A series of events led me to the Nikon D40 as my first DSLR. Well, that’s not quite accurate. I purchased a Sony Alpha A200 first, but after discovering the ‘new’ camera I bought from Future Shop actually had over 4000 photos taken on it already, it was promptly returned. During my brief time with the camera, I noted disappointing image quality from the kit lens. Chromatic aberration was moderate at best and sharpness was seriously lacking. I’m not alone in that assessment; DPReview noted much the same. Additionally, one aspect of image quality which could not be explained by the kit lens, the amount of noise and noise reduction, were also disappointing. Noise was already very apparent at ISO400 and the noise reduction algorithm resulted in a blotchy, fuzzy mess at higher ISOs. I had originally been wooed by fancy features like in-body stabilization system (Super Steady Shot) and the low price, but I knew I wouldn’t be terribly happy with it and the false sale by Future Shop gave me all the more reason to return it.
While the Sony A200 purchase was due in large part to pricing, I had wanted to stick with the tried-and-true Canon-Nikon choice. With a second chance, I started diving deeper into the entry and upper-amateur level cameras. After reading countless reviews, I decided on the system – Nikon. I preferred Nikon’s approach to noise handling by default and was certainly influenced by both a cousin who uses a Nikon D70 as well as the attractiveness of the entry level D40/60. The first model I considered was a used D200, but wasn’t sure the $800 price for a used body alone (not to mention the size) was justified at this point. The next choice was between the D80 and the D40. The D80 has a built-in screw drive motor, allowing it to autofocus with a much wider range of lenses, but is also about twice as expensive. I ruled out the D60 as I figured if I were to spend $700, I might as well put up the extra couple hundred and get a whole lot more camera with the D80.
However, when BestBuy put the D40 with kit lens on sale for $450 plus another 10% off, my decision was essentially made for me. Out to Future Shop I went for a price match and $450 later (after taxes) I held in my hands a new D40 and 18-55mm lens. The next several days were bliss.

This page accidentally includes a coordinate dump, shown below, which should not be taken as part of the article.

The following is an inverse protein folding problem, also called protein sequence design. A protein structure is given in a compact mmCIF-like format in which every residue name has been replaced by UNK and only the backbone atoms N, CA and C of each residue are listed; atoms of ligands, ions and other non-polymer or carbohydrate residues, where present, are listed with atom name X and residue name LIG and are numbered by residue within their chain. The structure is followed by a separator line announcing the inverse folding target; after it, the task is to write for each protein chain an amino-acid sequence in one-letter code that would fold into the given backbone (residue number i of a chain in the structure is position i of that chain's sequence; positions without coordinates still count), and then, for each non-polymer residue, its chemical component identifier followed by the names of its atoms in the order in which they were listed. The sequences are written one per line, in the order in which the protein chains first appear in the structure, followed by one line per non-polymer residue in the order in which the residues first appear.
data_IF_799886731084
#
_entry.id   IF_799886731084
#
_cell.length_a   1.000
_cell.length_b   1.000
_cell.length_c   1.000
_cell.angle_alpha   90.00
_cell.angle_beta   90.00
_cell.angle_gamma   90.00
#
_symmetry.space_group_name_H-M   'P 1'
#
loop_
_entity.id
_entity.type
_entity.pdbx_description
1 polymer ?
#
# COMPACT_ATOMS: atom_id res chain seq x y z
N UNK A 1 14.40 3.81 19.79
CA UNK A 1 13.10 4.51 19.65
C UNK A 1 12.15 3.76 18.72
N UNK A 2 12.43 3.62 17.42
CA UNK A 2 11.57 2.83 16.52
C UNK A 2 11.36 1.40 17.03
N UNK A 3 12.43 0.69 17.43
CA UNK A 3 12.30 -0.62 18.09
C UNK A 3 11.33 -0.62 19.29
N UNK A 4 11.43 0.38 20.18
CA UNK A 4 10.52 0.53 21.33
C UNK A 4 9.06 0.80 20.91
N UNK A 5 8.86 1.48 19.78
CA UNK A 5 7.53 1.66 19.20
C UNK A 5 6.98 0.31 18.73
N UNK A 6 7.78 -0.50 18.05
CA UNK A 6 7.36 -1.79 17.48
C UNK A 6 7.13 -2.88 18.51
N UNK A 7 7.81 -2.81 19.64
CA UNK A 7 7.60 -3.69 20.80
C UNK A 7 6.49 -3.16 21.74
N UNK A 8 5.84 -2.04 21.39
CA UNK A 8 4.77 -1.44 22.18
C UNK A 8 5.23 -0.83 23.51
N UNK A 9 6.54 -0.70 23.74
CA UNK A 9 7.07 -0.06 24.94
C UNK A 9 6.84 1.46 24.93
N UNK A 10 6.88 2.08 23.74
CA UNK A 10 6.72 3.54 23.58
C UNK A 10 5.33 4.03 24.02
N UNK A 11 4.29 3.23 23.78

Ever since playing with my dad’s old Minolta film SLR, I’ve had an interest in photography. I especially enjoyed photographing marvels of construction (airplanes, architecture) and nature (landscapes mostly). It was with a Sony F717 that I learned the basics of photography, from aperture to shutter speed to exposure to depth of field. That camera gave me a lot of manual options that I learned the interactions of. I felt the next step was to go for a DSLR.
Finding myself in the midst of a two week break from university and co-op, I spent the wonderful hot weather at the Niagara Botanical Gardens and hiking in the Bruce Trail. Armed with my new camera, I was ready to try my hand at recreating some of those gorgeous photographs I’ve seen on the web.
The saying, ‘the tool doesn’t make the photographer’ couldn’t be any truer. I certainly took a bunch of real garbage shots, but there were also a few that I was very proud of. For example, the much faster shooting rate and shorter shutter lag allowed me to catch one of a Niagara Rapids boat just as it emerged from a plume of water.
I also experimented with some depth of field effects and paid more attention to composition than ever before. Now the kit 18-55mm lens is far from a ‘bokeh’ master, but it did allow me to try out effects from varying the aperture. I read articles about photo composition, such as the rule of thirds (based on the Golden Mean) and lighting. More than ever, I tried to infuse some sense of meaning into my photographs by thinking about what I was trying to capture or represent from the photos I was taking. One photo I took, a close-up of a few hedge growths looking up into to the sky, represented to me that crispness of new life, even though it was towards the end of the summer months.